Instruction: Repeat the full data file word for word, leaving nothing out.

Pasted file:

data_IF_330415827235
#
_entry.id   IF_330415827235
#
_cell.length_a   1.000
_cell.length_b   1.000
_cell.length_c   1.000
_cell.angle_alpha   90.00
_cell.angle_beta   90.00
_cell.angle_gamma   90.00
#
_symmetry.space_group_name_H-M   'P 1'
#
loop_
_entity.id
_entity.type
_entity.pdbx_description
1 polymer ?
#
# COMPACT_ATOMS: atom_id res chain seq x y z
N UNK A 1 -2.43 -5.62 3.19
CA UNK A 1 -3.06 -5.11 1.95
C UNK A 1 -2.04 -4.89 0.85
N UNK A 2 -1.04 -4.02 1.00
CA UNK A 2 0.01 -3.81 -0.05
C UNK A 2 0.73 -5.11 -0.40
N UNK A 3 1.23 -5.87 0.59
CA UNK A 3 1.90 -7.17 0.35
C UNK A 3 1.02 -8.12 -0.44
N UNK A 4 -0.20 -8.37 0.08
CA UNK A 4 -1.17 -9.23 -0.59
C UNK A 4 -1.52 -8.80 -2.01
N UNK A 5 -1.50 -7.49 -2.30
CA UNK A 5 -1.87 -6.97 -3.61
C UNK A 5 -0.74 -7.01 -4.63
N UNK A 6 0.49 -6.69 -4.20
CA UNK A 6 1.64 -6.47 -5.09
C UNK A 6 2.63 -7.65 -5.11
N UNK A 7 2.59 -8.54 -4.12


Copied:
data_IF_330415827235
#
_entry.id   IF_330415827235
#
_cell.length_a   1.000
_cell.length_b   1.000
_cell.length_c   1.000
_cell.angle_alpha   90.00
_cell.angle_beta   90.00
_cell.angle_gamma   90.00
#
_symmetry.space_group_name_H-M   'P 1'
#
loop_
_entity.id
_entity.type
_entity.pdbx_description
1 polymer ?
#
# COMPACT_ATOMS: atom_id res chain seq x y z
N UNK A 1 -2.43 -5.62 3.19
CA UNK A 1 -3.06 -5.11 1.95
C UNK A 1 -2.04 -4.89 0.85
N UNK A 2 -1.04 -4.02 1.00
CA UNK A 2 0.01 -3.81 -0.05
C UNK A 2 0.73 -5.11 -0.40
N UNK A 3 1.23 -5.87 0.59
CA UNK A 3 1.90 -7.17 0.35
C UNK A 3 1.02 -8.12 -0.44
N UNK A 4 -0.20 -8.37 0.08
CA UNK A 4 -1.17 -9.23 -0.59
C UNK A 4 -1.52 -8.80 -2.01
N UNK A 5 -1.50 -7.49 -2.30
CA UNK A 5 -1.87 -6.97 -3.61
C UNK A 5 -0.74 -7.01 -4.63
N UNK A 6 0.49 -6.69 -4.20
CA UNK A 6 1.64 -6.47 -5.09
C UNK A 6 2.63 -7.65 -5.11
N UNK A 7 2.59 -8.54 -4.12